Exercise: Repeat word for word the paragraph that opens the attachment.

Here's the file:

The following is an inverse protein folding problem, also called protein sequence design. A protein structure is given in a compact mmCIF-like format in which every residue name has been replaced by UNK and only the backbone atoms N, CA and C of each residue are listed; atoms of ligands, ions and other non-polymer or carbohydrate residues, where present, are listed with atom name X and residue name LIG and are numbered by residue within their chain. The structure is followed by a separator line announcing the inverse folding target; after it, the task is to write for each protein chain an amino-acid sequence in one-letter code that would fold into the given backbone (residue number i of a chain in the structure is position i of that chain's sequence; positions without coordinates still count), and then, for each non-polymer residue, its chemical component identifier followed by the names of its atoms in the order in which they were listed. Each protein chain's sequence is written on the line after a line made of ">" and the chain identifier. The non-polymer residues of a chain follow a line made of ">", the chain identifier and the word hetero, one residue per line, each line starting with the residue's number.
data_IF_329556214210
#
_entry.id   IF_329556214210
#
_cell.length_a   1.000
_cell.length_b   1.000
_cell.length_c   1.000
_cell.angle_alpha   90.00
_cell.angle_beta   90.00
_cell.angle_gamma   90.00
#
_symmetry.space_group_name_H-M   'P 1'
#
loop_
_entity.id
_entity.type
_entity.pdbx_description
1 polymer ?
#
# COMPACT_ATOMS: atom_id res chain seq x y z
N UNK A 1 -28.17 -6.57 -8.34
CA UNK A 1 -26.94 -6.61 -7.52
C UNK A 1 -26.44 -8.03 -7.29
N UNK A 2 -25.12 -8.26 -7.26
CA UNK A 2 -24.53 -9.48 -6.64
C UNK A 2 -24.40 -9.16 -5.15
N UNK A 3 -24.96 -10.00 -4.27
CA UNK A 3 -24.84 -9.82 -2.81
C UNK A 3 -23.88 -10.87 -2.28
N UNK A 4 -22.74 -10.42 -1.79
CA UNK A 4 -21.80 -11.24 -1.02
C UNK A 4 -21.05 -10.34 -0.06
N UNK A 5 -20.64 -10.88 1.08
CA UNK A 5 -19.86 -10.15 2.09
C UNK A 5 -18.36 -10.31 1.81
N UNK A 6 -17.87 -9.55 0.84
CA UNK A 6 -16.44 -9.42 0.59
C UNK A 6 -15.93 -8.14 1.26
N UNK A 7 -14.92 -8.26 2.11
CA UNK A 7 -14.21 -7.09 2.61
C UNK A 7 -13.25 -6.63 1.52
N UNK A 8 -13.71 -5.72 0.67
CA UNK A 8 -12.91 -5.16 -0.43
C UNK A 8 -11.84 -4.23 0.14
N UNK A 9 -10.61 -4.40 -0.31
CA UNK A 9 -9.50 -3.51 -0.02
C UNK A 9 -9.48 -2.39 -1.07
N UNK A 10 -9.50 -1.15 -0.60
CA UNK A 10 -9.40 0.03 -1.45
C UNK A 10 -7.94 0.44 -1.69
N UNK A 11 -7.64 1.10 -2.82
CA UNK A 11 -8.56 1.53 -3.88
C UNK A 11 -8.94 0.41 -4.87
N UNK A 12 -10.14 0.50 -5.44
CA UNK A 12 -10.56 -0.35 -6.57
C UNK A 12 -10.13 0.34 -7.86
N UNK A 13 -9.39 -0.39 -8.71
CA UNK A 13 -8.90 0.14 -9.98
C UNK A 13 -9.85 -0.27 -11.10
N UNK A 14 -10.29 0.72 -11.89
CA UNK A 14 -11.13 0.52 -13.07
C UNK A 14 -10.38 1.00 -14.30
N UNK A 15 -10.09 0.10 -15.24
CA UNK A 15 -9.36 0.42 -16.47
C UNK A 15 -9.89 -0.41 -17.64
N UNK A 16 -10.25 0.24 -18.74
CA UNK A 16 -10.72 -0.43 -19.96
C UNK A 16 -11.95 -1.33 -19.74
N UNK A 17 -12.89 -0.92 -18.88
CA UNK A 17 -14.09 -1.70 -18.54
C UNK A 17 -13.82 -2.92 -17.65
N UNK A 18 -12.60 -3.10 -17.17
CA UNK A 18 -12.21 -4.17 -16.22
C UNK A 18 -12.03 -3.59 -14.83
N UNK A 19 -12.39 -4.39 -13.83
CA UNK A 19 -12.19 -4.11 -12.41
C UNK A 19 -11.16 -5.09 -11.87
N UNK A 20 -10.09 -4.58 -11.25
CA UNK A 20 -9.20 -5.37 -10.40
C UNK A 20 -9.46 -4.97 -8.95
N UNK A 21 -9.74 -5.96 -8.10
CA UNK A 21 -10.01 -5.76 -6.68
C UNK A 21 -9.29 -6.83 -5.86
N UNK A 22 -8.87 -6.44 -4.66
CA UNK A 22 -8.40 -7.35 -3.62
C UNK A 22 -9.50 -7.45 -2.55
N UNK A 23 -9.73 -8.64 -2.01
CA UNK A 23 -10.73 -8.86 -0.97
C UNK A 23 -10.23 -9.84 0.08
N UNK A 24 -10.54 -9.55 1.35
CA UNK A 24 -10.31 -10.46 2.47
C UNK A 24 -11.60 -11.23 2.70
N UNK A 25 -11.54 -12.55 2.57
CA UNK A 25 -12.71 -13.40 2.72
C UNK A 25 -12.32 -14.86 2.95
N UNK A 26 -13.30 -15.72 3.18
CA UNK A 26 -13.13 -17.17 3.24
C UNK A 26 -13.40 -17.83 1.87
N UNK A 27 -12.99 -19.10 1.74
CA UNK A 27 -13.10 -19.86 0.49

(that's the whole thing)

The following is an inverse protein folding problem, also called protein sequence design. A protein structure is given in a compact mmCIF-like format in which every residue name has been replaced by UNK and only the backbone atoms N, CA and C of each residue are listed; atoms of ligands, ions and other non-polymer or carbohydrate residues, where present, are listed with atom name X and residue name LIG and are numbered by residue within their chain. The structure is followed by a separator line announcing the inverse folding target; after it, the task is to write for each protein chain an amino-acid sequence in one-letter code that would fold into the given backbone (residue number i of a chain in the structure is position i of that chain's sequence; positions without coordinates still count), and then, for each non-polymer residue, its chemical component identifier followed by the names of its atoms in the order in which they were listed. Each protein chain's sequence is written on the line after a line made of ">" and the chain identifier. The non-polymer residues of a chain follow a line made of ">", the chain identifier and the word hetero, one residue per line, each line starting with the residue's number.